Hong Kong's embattled leader Tung Chee-hwa, facing the most serious political crisis in his six-year rule, has said the government would carry out more public consultations on a controversial security bill.
The draft law sparked a massive demonstration by half a million people on 1 July, which Mr Tung said had left him sleepless.
It may still be too early to say how much of a breakthrough this pledge of further consultation represents from the point of view of the bill's opponents.
Tung Chee-hwa's critics are increasingly assertive
Much will depend on the manner in which the bill is handled. The choice of a new Security Secretary to replace the controversial Regina Ip, whose resignation was announced on Wednesday, will also be crucial.
Critics of the existing bill said the legislation threatened press freedom and political and religious rights. Mr Tung was forced to put the bill on hold in the face of massive opposition, when one of his key legislative allies, James Tien of the Liberal Party, resigned from the cabinet.
On Thursday, Mr Tung told journalists he had no intention of resigning.
But it is still not clear whether Mr Tung's position has been strengthened or further undermined by Ms Ip's resignation, and by the resignation a few hours later of Financial Secretary Antony Leung.
Some opposition politicians have welcomed the departure of Ms Ip, a key figure behind the controversial bill.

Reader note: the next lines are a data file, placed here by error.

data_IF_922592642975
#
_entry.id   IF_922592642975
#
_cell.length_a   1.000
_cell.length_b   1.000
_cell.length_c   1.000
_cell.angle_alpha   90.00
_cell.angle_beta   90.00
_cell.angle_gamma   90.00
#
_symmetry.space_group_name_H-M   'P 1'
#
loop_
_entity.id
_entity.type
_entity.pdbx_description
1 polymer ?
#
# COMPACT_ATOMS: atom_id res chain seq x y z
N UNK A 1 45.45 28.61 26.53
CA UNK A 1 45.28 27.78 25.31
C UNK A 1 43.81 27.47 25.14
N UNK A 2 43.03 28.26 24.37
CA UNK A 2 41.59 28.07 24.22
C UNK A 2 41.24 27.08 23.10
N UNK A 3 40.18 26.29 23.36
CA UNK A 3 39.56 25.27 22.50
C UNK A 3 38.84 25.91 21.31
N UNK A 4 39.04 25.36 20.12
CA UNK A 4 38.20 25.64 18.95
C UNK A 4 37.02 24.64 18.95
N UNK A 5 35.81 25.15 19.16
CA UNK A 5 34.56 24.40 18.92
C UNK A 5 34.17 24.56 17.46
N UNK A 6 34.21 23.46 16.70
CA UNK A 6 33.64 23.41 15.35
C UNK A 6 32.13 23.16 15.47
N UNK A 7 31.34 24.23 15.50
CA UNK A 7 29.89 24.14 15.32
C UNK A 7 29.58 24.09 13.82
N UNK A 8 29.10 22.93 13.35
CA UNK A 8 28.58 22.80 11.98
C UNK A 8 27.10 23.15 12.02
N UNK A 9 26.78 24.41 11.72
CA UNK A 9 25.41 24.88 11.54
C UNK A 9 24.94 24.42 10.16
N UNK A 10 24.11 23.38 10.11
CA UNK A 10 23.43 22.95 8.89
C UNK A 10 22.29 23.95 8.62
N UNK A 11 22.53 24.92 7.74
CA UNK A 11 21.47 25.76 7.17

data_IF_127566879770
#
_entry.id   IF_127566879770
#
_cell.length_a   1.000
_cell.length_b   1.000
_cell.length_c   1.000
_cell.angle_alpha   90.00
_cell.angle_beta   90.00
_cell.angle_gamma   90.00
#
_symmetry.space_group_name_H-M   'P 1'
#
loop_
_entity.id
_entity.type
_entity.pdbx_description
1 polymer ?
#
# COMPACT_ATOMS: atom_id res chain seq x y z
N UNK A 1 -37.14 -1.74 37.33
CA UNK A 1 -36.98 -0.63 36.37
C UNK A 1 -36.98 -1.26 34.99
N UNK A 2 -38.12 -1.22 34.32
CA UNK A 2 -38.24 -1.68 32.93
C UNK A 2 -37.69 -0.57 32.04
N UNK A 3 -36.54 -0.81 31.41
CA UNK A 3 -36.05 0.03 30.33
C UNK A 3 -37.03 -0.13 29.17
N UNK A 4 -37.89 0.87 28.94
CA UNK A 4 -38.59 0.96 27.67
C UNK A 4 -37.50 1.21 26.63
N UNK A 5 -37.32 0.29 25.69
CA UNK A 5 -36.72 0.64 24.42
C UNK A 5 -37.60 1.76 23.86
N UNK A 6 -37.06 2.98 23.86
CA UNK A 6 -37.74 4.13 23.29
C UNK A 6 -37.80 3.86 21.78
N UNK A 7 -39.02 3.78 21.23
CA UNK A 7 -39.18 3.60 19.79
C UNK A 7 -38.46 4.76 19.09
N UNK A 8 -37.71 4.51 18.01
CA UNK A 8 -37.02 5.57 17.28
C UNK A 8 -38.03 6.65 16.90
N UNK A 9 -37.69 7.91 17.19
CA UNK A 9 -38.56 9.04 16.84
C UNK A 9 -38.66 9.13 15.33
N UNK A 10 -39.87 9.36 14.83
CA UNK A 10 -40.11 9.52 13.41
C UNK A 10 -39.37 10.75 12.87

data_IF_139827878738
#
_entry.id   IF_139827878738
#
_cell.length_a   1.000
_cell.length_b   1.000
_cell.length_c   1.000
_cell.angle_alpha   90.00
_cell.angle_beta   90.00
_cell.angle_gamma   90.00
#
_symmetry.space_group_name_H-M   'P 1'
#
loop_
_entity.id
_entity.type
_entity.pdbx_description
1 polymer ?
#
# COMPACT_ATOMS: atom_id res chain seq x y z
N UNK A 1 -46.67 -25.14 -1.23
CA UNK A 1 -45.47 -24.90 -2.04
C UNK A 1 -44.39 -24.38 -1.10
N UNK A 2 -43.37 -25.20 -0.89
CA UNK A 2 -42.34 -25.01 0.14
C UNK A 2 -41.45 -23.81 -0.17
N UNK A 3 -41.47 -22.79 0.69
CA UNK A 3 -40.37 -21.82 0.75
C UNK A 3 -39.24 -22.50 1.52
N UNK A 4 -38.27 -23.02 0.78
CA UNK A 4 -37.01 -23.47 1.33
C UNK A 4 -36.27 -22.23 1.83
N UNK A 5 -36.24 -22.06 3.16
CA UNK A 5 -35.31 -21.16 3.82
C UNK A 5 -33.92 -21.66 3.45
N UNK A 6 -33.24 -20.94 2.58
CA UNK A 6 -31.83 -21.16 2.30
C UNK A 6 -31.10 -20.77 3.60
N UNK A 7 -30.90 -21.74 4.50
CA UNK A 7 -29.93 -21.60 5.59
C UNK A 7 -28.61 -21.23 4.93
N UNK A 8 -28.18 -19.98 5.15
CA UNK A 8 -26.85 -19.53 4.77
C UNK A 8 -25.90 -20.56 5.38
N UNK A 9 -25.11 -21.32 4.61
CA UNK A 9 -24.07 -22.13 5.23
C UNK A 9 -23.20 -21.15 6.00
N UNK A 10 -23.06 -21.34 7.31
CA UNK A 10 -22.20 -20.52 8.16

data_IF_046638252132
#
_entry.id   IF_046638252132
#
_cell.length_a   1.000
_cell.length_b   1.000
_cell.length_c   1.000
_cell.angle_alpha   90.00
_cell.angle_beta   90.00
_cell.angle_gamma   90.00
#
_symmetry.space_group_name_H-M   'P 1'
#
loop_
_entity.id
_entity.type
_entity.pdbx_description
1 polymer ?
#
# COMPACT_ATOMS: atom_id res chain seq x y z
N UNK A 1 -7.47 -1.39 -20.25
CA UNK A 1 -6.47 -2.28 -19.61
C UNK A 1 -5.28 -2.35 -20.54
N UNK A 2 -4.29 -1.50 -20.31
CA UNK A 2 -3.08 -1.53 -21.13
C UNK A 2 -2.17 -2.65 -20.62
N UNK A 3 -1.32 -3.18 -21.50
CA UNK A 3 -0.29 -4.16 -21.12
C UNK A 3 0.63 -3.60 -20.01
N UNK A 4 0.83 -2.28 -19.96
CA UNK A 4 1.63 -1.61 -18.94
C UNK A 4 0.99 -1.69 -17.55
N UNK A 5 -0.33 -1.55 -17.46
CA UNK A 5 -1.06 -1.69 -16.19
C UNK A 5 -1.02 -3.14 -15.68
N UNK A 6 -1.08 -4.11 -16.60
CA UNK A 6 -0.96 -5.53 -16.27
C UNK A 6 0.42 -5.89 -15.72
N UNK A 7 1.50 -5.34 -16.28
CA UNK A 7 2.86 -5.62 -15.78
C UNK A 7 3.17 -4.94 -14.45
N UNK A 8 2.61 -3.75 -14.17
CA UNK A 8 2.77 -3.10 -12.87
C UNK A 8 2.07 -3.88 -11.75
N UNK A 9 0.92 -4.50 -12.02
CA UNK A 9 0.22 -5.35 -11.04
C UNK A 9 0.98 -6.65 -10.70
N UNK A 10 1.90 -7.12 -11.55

Yeung Sum, Chairman of Hong Kong's Democratic Party, said Ms Ip's resignation could open the way for more consultations on the proposed security law.
But others have repeated their calls for Mr Tung himself to step down, a refrain also taken up in the media.
"The top officials have stepped down, what about the chief executive?" said a headline in the anti-Tung mass-circulation Apple Daily newspaper, which has played a key role in the campaign.
Ms Ip and Mr Leung have been among the key targets of public anger in the protest campaign.
ARTICLE 23 BILL
Outlaws: Reporting state "secrets"
Criticism of Beijing authority
Access to "subversive" material
Threatens currently legal groups, such as Falun Gong
Many analysts had seen their departure as the minimum sacrifice that Mr Tung would need to offer to assuage popular anger with his administration over a range of political and economic issues.
But it is not clear whether it will achieve that aim. There has already been criticism of Mr Tung's handling of the resignations.
He said on Wednesday that Ms Ip offered to resign for personal reasons before the 1 July protests, although he tried to persuade her to change her mind.
Mr Leung left meanwhile amid news that he could face prosecution over buying a luxury Lexus car earlier this year shortly before raising vehicle taxes.
The head of the pro-Beijing Democratic Alliance for the Betterment of Hong Kong, Tsang Yok-sing, said it was well known that the security chief had wanted to resign and go abroad with her daughter, and the financial secretary had been under great pressure over the car-buying scandal.
But Mr Tsang rejected suggestions of a vacuum in the government.
"I believe that a new secretary for security will be announced very soon. As for the financial secretary, we know that it is not easy to find someone who is well qualified, who has credibility and also who is willing to take the job. I'm afraid it will take some time before a replacement can be found," he said.
Mr Tung travels to Beijing on Saturday to brief Chinese leaders on the crisis.
How he and they handle the security bill and demands for reform, will be crucial to how Hong Kong's volatile situation evolves.